Toronto Public Health conducted a research study to explore what it is like for parents to raise young children in Toronto while living on a low income. The views of low income parents and Toronto Public Health staff that do home visits with low income families were captured through individual interviews. Some parents also took photos to show what life was like for their family. Parents and staff described the impact of living on a low income on children, parents, and communities. They also provided many suggestions for improving the situation for low income families. The study included a survey of Toronto residents examining their support for the suggestions made by parents and staff. The survey also assessed residents’ knowledge and attitudes toward child poverty. The study’s findings are being used to support program, advocacy, and policy initiatives focused on supporting parents with young children.

Chronic Disease Prevention and Health Equity (Steve Barnes, Wellesley Institute)
Chronic disease prevention and management is a key health priority for the Ontario government, as evidenced by a chronic disease framework and disease-specific strategies. And as the government looks to reign in health spending, we can expect an even greater focus on health promotion initiatives that reduce health care costs.

11th North American Basic Income Guarantee Congress (Basic Income Canada Network)
While Canada, the United States, and many other OECD countries have grown increasingly unequal in recent years, equality has not been on the political agenda. Yet evidence shows that income inequality is accompanied by a range of significant negative consequences. Putting Equality Back on the Agenda will examine this growing trend of inequality and consider the option of a basic income to reduce economic disparity.

New Canadians facing various health challenges (Christina Marchant and Émilie Sartoretto, Centretown CHC)
When newcomers arrive in our communities, they are generally in better health than the Canadian-born population. But, over time, this health advantage, the healthy immigrant effect, tends to wear away and newcomers health status decreases, becoming more in line with the average Canadians. While some health issues are age-related, the stress of settlement and integration accounts for other health problems. Newcomers often face a lack of suitable employment, increased poverty, adverse mental health effects and an inability to pay for health coverage not available through the public health system.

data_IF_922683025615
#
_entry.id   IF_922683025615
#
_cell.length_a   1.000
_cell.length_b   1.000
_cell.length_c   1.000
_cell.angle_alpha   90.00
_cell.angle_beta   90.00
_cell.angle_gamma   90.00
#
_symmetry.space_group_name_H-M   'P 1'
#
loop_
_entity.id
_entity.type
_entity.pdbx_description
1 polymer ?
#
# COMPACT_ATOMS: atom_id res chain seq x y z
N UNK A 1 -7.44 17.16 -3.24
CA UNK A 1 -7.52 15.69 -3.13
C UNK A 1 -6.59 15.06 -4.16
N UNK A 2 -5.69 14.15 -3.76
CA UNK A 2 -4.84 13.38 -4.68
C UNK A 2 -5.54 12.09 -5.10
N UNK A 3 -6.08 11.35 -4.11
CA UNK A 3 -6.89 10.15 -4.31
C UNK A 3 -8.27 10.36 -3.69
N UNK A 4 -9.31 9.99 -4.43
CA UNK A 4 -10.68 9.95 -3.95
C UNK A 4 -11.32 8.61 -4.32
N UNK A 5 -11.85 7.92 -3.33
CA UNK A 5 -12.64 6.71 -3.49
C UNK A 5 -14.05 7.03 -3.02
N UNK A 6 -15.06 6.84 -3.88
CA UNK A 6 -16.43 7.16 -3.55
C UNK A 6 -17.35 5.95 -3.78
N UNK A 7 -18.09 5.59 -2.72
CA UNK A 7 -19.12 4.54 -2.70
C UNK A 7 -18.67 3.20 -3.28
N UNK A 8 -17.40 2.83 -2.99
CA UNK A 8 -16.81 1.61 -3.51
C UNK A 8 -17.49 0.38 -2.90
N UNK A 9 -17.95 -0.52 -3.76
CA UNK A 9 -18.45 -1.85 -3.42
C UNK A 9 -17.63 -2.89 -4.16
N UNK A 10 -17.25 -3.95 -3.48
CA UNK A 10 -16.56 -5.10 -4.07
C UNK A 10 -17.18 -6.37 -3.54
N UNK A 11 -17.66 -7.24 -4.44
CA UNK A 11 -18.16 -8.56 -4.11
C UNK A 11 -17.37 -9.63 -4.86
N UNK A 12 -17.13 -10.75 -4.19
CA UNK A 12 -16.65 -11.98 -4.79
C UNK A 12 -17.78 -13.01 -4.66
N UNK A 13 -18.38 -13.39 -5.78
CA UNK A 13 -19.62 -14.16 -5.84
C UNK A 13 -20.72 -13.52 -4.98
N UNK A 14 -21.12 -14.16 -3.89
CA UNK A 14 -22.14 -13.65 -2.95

Connecting in Communities Across Canada (SmartCity blog)
Today, the Colchester Regional Development Association launched a new initiative modeled after Greater Halifax Partnerships successful Halifax Connector Program. A version of this innovative approach to connecting immigrants to both communities and jobs is now found in nine communities across Canada. Started just over two years ago, Connector is a formalized networking initiative that began as a way to help new immigrants establish their network of professional contacts. In a short period of time it has attracted significant praise and attention, and Truros recent decision to replicate it is another testament to its success.

Ignite Your ERGs (Rosalyn Taylor ONeale, Profiles in Diversity Journal)
When Employee Resource Groups (ERGs) began in the late 70s they were often clandestine gatherings where individuals shared challenges and success strategies. ERGs provided a safe haven for women and African-American pioneers to connect and gather enough strength to return to disinterested and often hostile workplaces where their words and work were overlooked or invisible. One leader, David Kearns, then CEO at Xerox, recognized the power of this informal network and invited them to help Xerox become an employer of choice. Fast forward to 2012 and employee resource groupsalso known as affinity groups or employee networkshave evolved from safe haven social clubs into collaborative business partnerships engaged in everything from recruiting and retention efforts to marketing products and services to connecting companies to consumers.


The Sheppard LRT Report (Part II) (Steve Munro)
In the previous article, I reviewed the three main options under study for Sheppard East as well as the comments of the City Planning and Finance departments on various related issues. In this article, I turn to the Expert Panels evaluation of the options, their scoring system, and the question of bias in the process.


Why Charities Should Participate in Public Consultation (Dianne Saxe, Slaw)
With the launch of Conservative Senator Nicole Eatons inquiry into the Involvement of Foreign Foundations in Canadas Domestic Affairs, increased scrutiny is being focused on the activities of Canadas charitable environmental groups. In particular, is participating in public consultations, or encouraging others to do so, a political activity forbidden to charities?

Great Grants Award Recipients Chosen (Canada Newswire)
The Ontario Trillium Foundation today named the eight recipients of the prestigious 2012 Great Grants Awards. The awards recognize charitable and not-for-profit organizations that have had an exceptional impact in their communities. These organizations exemplify excellence, innovation and leadership in building healthy, vibrant communities. The 2012 Ontario Trillium Foundation Great Grants Awards will be handed out in the presence of Ontario Minister of Tourism, Culture and Sport Michael Chan at a ceremony in Toronto March 23.

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Communications in social services/social change, immigration, diversity & inclusion in Toronto. Wannabe librarian, interested in nonprofit tech innovation.

Communications in social services/social change, immigration, diversity & inclusion in Toronto. Wannabe librarian, interested in nonprofit tech innovation.